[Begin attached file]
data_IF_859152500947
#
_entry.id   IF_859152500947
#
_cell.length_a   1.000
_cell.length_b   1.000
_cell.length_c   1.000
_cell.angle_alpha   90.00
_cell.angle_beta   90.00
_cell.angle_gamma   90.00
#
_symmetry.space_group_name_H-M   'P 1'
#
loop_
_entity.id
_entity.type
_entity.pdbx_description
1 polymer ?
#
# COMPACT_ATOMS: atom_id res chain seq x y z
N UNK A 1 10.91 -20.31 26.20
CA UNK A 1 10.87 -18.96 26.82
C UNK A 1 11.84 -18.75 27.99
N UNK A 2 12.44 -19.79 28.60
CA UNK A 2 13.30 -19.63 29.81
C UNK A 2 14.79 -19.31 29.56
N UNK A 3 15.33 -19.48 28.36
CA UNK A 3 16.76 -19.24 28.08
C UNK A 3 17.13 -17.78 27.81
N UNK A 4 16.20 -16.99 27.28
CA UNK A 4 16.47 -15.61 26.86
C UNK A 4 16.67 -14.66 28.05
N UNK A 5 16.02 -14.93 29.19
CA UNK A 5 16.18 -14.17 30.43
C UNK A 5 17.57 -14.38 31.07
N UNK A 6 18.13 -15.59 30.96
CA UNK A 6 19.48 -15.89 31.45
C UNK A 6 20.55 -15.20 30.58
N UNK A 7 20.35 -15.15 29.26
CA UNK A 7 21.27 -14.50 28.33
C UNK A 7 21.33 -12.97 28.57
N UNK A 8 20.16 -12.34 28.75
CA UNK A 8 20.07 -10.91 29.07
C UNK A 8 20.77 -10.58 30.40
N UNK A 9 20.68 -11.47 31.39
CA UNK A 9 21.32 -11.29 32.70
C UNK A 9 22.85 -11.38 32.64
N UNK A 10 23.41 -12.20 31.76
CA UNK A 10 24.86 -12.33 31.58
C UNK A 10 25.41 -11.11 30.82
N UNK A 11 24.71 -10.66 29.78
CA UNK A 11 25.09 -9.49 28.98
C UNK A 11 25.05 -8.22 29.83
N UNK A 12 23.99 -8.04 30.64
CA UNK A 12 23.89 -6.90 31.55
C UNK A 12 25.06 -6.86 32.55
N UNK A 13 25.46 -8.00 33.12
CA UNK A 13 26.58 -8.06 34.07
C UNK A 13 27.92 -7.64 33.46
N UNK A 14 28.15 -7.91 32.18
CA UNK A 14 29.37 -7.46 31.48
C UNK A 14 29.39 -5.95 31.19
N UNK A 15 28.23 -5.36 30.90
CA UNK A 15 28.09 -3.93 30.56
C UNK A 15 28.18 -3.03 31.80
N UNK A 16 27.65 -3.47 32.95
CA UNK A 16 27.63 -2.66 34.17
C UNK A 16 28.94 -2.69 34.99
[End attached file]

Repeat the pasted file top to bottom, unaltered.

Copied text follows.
data_IF_859152500947
#
_entry.id   IF_859152500947
#
_cell.length_a   1.000
_cell.length_b   1.000
_cell.length_c   1.000
_cell.angle_alpha   90.00
_cell.angle_beta   90.00
_cell.angle_gamma   90.00
#
_symmetry.space_group_name_H-M   'P 1'
#
loop_
_entity.id
_entity.type
_entity.pdbx_description
1 polymer ?
#
# COMPACT_ATOMS: atom_id res chain seq x y z
N UNK A 1 10.91 -20.31 26.20
CA UNK A 1 10.87 -18.96 26.82
C UNK A 1 11.84 -18.75 27.99
N UNK A 2 12.44 -19.79 28.60
CA UNK A 2 13.30 -19.63 29.81
C UNK A 2 14.79 -19.31 29.56
N UNK A 3 15.33 -19.48 28.36
CA UNK A 3 16.76 -19.24 28.08
C UNK A 3 17.13 -17.78 27.81
N UNK A 4 16.20 -16.99 27.28
CA UNK A 4 16.47 -15.61 26.86
C UNK A 4 16.67 -14.66 28.05
N UNK A 5 16.02 -14.93 29.19
CA UNK A 5 16.18 -14.17 30.43
C UNK A 5 17.57 -14.38 31.07
N UNK A 6 18.13 -15.59 30.96
CA UNK A 6 19.48 -15.89 31.45
C UNK A 6 20.55 -15.20 30.58
N UNK A 7 20.35 -15.15 29.26
CA UNK A 7 21.27 -14.50 28.33
C UNK A 7 21.33 -12.97 28.57
N UNK A 8 20.16 -12.34 28.75
CA UNK A 8 20.07 -10.91 29.07
C UNK A 8 20.77 -10.58 30.40
N UNK A 9 20.68 -11.47 31.39
CA UNK A 9 21.32 -11.29 32.70
C UNK A 9 22.85 -11.38 32.64
N UNK A 10 23.41 -12.20 31.76
CA UNK A 10 24.86 -12.33 31.58
C UNK A 10 25.41 -11.11 30.82
N UNK A 11 24.71 -10.66 29.78
CA UNK A 11 25.09 -9.49 28.98
C UNK A 11 25.05 -8.22 29.83
N UNK A 12 23.99 -8.04 30.64
CA UNK A 12 23.89 -6.90 31.55
C UNK A 12 25.06 -6.86 32.55
N UNK A 13 25.46 -8.00 33.12
CA UNK A 13 26.58 -8.06 34.07
C UNK A 13 27.92 -7.64 33.46
N UNK A 14 28.15 -7.91 32.18
CA UNK A 14 29.37 -7.46 31.48
C UNK A 14 29.39 -5.95 31.19
N UNK A 15 28.23 -5.36 30.90
CA UNK A 15 28.09 -3.93 30.56
C UNK A 15 28.18 -3.03 31.80
N UNK A 16 27.65 -3.47 32.95
CA UNK A 16 27.63 -2.66 34.17
C UNK A 16 28.94 -2.69 34.99